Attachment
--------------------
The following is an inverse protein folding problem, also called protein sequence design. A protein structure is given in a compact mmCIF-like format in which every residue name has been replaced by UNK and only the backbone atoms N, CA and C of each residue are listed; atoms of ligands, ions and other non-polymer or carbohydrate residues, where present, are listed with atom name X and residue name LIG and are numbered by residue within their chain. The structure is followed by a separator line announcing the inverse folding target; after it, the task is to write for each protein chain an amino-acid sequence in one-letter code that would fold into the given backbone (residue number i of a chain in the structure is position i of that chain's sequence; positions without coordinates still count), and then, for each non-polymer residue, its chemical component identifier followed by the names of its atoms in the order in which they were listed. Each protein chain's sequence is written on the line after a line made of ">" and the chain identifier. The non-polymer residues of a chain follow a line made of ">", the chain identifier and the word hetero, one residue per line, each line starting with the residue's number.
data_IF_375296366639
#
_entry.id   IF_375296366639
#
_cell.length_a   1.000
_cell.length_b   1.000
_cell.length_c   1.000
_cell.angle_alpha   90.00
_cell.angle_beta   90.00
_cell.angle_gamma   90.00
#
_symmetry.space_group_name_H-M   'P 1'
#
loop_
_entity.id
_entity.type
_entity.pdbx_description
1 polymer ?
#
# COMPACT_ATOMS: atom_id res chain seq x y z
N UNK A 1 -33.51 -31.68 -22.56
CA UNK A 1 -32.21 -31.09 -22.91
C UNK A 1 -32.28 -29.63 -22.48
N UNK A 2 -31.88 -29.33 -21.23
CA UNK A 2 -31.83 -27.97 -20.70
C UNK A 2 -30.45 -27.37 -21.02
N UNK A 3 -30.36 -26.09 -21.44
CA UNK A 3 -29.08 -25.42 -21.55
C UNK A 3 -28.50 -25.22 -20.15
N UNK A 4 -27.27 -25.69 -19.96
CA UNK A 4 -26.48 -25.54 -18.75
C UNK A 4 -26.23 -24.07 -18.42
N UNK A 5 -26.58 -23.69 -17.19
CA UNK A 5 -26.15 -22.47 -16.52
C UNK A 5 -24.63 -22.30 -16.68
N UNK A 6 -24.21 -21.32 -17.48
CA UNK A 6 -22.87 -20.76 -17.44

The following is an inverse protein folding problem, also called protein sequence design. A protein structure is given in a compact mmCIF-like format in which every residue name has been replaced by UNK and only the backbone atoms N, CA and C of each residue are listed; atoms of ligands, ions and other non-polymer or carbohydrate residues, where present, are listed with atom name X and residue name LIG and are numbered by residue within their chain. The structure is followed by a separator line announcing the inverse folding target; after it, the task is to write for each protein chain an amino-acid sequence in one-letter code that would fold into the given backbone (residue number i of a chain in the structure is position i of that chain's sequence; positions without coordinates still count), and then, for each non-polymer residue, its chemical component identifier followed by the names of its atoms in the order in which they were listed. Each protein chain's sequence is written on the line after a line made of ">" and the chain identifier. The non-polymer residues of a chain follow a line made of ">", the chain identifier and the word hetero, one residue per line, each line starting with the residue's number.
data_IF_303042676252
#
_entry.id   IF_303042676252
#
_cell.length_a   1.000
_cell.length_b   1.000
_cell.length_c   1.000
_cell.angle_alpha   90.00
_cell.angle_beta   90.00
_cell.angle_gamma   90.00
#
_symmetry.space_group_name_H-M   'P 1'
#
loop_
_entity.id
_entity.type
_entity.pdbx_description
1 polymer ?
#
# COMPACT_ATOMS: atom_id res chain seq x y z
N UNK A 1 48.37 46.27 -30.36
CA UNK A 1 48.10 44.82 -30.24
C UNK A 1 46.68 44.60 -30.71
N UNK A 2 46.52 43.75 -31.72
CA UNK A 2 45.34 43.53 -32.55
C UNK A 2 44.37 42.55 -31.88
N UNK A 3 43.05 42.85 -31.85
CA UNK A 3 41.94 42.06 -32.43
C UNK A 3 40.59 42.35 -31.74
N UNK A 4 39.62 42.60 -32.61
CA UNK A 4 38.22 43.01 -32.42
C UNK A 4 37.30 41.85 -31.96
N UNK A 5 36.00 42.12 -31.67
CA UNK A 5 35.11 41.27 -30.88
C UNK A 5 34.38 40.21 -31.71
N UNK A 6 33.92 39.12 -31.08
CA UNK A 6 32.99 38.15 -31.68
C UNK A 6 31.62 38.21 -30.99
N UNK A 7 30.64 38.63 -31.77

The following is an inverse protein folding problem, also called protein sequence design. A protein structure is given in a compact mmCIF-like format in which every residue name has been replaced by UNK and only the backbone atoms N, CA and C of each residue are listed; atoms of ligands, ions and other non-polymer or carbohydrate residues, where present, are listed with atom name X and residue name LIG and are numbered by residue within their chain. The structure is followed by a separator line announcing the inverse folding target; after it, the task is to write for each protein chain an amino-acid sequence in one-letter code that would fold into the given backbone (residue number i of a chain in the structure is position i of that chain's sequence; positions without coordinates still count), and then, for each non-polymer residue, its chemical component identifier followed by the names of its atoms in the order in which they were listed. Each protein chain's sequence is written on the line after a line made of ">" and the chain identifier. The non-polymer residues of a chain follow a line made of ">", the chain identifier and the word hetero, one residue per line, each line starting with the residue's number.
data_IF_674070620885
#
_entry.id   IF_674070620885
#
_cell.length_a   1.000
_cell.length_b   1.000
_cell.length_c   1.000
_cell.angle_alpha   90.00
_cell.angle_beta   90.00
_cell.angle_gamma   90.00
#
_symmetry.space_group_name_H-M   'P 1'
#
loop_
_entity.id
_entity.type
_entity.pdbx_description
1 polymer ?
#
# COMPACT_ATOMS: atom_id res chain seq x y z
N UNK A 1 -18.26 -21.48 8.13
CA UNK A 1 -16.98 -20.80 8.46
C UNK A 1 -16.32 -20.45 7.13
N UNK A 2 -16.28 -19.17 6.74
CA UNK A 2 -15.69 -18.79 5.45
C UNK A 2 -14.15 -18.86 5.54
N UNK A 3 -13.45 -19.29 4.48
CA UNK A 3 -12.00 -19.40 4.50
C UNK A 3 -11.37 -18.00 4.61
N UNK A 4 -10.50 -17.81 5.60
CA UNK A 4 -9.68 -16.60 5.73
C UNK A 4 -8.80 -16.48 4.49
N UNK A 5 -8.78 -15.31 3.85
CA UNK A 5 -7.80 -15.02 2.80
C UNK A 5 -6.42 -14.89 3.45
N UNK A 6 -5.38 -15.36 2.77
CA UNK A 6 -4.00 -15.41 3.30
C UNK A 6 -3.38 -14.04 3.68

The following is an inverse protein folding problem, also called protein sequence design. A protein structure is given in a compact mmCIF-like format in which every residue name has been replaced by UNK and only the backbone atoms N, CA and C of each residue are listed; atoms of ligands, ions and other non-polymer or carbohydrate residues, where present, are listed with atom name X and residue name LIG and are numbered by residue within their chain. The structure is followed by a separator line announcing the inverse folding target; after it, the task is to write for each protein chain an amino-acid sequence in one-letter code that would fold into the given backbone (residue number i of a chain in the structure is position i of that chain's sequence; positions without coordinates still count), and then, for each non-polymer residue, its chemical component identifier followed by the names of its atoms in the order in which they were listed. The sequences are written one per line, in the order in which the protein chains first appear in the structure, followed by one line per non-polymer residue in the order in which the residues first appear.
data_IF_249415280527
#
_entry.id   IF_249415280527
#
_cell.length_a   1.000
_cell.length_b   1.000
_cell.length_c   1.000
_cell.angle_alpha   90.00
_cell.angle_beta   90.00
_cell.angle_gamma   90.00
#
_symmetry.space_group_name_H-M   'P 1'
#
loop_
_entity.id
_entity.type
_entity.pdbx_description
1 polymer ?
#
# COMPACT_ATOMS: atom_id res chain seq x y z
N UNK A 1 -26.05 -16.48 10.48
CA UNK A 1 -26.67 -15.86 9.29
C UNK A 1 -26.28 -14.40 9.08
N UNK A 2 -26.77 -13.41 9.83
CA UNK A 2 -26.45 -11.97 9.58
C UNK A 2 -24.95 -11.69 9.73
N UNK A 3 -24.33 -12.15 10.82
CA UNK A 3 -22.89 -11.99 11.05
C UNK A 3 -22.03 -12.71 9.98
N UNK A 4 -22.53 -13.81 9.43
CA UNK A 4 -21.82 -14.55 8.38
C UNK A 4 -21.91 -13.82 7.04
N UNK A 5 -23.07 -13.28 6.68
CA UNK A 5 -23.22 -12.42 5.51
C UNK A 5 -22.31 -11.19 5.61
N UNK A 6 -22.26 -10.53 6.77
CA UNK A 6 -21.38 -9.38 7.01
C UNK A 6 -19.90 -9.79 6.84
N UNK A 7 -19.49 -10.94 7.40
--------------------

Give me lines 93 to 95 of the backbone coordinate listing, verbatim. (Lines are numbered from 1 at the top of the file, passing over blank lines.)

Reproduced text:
loop_
_entity.id
_entity.type